RANGOON — With nationwide ceasefire talks scheduled for next month, Burma President Thein Sein gave what seems a strong hint that a government long-known for its centralizing leanings will take into account ethnic minority calls for more powers to be devolved to their regions through a federal union.
Thein Sein’s message to mark Burma’s Union Day said that “the government is striving towards strengthening national reconsolidation in cooperation with the entire national people,” and was published alongside a prior statement that “All national races are to establish the national unity based on ‘the Panglong Spirit’ and then march toward a peaceful, modern, and democratic nation through a federal system.”
However, the president’s words were overshadowed by reports of renewed fighting in Burma’s north, with clashes reported this week between the Burma Army and the Kachin Independence Army (KIA) and between the Burma Army and the tiny Ta’ang National Liberation Army (TNLA), which is backed by the KIA.
According to reports in online Kachin media, the Burma Army’s 261st Light Infantry Battalion and 421st Light Infantry Regiment clashed with the a Kachin people’s militia under the KIA’s 18th Battalion on Monday in the area around Laiza, a small town on the Burma-China border that is home to the KIA headquarters. No casualties were reported, but the area near Laiza had been calm until the skirmishes broke out.
The same media outlet, Kachin Land News, also said that the TNLA fought with the Burma Army’s Light Infantry Regiment 505 and 506 in northern Shan State on Monday in fresh clashes that reportedly left three Burmese soldiers dead.
The Irrawaddy was unable to reach KIA sources on Wednesday to confirm the reports.
More than 100,000 people in Kachin State have been driven from their homes by fighting between the Burma Army and KIA, which resumed in June 2011, ending a 17-year ceasefire.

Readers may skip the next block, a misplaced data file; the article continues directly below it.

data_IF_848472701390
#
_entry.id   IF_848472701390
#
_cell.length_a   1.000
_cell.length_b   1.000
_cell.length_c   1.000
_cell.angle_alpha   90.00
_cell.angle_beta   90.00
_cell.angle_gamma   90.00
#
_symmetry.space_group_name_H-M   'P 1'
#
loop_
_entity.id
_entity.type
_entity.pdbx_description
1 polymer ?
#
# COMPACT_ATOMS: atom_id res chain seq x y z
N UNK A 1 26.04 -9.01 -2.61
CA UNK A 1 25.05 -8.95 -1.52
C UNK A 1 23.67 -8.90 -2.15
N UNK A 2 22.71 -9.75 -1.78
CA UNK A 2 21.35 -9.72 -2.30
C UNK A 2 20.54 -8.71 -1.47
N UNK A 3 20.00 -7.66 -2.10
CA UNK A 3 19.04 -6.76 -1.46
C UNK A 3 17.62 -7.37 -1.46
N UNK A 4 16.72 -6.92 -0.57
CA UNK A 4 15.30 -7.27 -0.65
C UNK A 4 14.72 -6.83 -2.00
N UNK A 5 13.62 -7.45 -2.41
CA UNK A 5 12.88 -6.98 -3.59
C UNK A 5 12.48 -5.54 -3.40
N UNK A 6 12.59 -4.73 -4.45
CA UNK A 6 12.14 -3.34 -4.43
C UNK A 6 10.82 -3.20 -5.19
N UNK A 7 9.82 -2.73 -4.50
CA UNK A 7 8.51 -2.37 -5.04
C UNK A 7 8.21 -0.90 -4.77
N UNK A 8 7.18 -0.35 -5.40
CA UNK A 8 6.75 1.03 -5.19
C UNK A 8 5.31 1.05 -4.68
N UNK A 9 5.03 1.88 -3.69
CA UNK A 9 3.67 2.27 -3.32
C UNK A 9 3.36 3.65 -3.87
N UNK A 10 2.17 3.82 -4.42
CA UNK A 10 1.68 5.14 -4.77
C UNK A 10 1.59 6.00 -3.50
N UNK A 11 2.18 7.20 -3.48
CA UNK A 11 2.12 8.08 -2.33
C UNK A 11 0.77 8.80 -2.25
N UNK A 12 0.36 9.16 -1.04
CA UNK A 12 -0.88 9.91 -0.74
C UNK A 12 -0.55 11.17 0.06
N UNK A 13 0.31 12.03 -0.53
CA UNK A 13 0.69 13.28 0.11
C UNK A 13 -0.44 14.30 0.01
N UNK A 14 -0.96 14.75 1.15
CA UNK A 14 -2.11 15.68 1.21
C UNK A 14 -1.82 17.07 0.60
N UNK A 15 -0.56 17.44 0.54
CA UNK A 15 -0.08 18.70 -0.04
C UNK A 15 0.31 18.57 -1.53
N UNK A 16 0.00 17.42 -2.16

But with Burma’s reformist government seeking and ethnic minority leaders hopeful of investment into poor, ethnic minority borderlands, the government has signed ceasefires with 14 militias and talks about a wider national ceasefire agreement are due to take place in March.
After recent incendiary comments by Commander-in-Chief Min Aung Hlaing, who said that the Burma Army did not fear ethnic militias and placed the blame for Burma’s divides on minority groups, President Thein Sein’s more conciliatory tone in today’s Union Day message might help build trust ahead of the proposed March talks.
“Thanks to united efforts of General Aung San and leaders of national races who acted in unison, the country regained unity after signing Panglong Agreement in 1947 and claimed independence,” read the communiqué.
Previous Union Day messages either downplayed or ignored the Panglong Agreement, which has long been held up as an ideal by ethnic groups seeking a more decentralized Burma. The Burmese military held power from 1962-2011; using the rationale that army rule was needed to stop the country’s minorities from seceding. Any form of decentralized governance was taboo during those years, while the country has played host to some of the world’s longest-running civil wars that pitted the Burmese Army against a myriad of ethnic minority militias.
And though containing some examples of one-eyed history—such as blaming British colonialism for setting Burma’s ethnic groups against each other, and making no mention of the impact of military rule on ethnic relations—the 2014 message marks a change in tone compared with previous years.
In 2013, though briefly mentioning Panglong, Thein Sein’s message reminded minorities that they were “obliged to pursue and protect the national policy which calls for non-disintegration of the union.” The year 2012 saw a blunt directive, asserting that “as all national people are families living under the same roof of the nation, the time has come for them to work together for national development with full understanding, instead of arguing with each other.”
However, amid renewed fighting in Burma’s north, minority representatives question whether the changed presidential gist will be followed by policies to match. Kachin activist Khon Ja told The Irrawaddy that “President Thein Sein said many things related to ethnic groups, but many of those were not implemented. Sometimes his words are like plastic flowers—they look real, even beautiful, at first. But when you look close you see they are not real.”